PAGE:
Putin alarmed by Georgia's possible use of force

Russia is worried Georgia may try to resolve its problems with two separatist regions by resorting to force and is determined to prevent it doing so, President Vladimir Putin said on Wednesday.

The Kremlin leader, answering viewers’ questions on live television, said Moscow had no intention of taking in Georgia’s breakaway regions of Abkhazia and South Ossetia, which want to be incorporated into Russia.

Putin said Russia’s punitive actions against ex-Soviet Georgia were dictated solely by concern that pro-Western President Mikhail Saakashvili’s actions could lead to bloodshed.

“We are alarmed at the policy undertaken by the current leadership to resolve its territorial problems with the use of force,” Putin told a viewer raised in Abkhazia. “This is what concerns us first and foremost and we must prevent it.”

Russia has severed air, land, sea and postal links with Georgia, initially in response to the brief detention last month of four Russian servicemen on suspicion of espionage.

Several hundred Georgians living in Russia have been deemed illegal immigrants and sent home in high-profile deportations.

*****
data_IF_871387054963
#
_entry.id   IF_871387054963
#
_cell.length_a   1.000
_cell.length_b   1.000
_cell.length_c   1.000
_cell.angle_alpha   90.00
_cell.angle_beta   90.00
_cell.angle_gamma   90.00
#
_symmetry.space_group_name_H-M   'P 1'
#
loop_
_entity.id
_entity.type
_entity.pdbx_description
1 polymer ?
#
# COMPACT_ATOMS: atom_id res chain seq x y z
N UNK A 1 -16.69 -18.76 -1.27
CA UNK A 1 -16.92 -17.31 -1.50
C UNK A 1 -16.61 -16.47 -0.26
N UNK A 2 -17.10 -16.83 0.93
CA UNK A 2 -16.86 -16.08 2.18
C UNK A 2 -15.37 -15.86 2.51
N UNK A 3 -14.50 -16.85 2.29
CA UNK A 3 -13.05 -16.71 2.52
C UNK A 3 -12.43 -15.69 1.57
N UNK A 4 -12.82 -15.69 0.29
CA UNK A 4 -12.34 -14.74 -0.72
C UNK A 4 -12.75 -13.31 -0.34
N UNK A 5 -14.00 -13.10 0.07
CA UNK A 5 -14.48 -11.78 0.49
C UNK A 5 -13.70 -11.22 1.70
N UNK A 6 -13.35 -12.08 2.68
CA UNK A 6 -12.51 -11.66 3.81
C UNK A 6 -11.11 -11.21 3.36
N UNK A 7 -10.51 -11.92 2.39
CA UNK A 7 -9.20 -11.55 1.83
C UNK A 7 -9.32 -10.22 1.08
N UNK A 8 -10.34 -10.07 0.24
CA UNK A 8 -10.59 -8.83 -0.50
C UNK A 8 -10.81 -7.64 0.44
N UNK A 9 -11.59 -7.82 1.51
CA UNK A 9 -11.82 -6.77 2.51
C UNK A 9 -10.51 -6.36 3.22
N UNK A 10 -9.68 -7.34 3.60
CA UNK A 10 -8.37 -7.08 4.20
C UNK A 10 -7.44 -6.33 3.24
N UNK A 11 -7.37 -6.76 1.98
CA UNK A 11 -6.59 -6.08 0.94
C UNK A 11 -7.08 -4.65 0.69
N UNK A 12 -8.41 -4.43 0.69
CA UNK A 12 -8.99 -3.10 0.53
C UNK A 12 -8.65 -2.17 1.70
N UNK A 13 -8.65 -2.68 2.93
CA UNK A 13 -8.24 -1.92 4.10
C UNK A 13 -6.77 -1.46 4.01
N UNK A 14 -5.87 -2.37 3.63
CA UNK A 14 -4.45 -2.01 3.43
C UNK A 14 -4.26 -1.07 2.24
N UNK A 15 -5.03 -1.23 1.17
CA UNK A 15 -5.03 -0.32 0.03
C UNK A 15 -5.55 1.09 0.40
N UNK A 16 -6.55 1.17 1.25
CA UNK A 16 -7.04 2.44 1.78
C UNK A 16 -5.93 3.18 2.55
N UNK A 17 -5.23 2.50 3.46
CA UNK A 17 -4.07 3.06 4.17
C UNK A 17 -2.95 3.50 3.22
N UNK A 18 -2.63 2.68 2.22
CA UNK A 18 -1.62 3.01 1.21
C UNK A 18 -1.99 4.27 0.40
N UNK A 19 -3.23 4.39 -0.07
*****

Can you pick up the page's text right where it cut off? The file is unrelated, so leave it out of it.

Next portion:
Putin has intensified his rejection of Western criticism of the moves. He told a Russia-European Union summit last week that Georgia intended to use “military means” to restore control over mountainous South Ossetia and Abkhazia, on the Black Sea.

Both regions broke away from Georgia more than a decade ago in two “frozen conflicts” left over from Soviet times and now function independently with tacit Russian support.

Preventing bloodshed

In his comments to television viewers, Putin said punitive measures against Georgia had nothing to do with Saakashvili’s bid to join Nato, despite Moscow’s virulent opposition.

“The only reason for our actions is to prevent bloodshed,” he said.
“We have to use peaceful means to find a way of agreement, a way of compromise.”

He also dismissed any notion that Georgians subject to deportation were being victimised. He cited higher numbers of deportations from elsewhere, without naming the countries.

In Tbilisi, Georgian Foreign Minister Gela Bezhuashvili pledged to meet Russian officials soon to reduce tensions.

“We have no intention of closing our eyes to the problems between Georgia and Russia,” he told a news conference. “The pressure and the blockade must be lifted.”

Putin said Russia had no wish to encourage the separatists, as alleged by Georgia, or incorporate their lands into Russia.

“... We are not looking to expand our territory. Even after the collapse of the Soviet Union, Russia remains the largest country by territory. We have enough of our own land,” he said.

There were “absolutely no grounds to say Russia has some form of imperial trend” aimed at resurrecting the Soviet Union”.

Russia, he said, had to “act very carefully” to balance the right of territorial integrity and self determination.—Reuters

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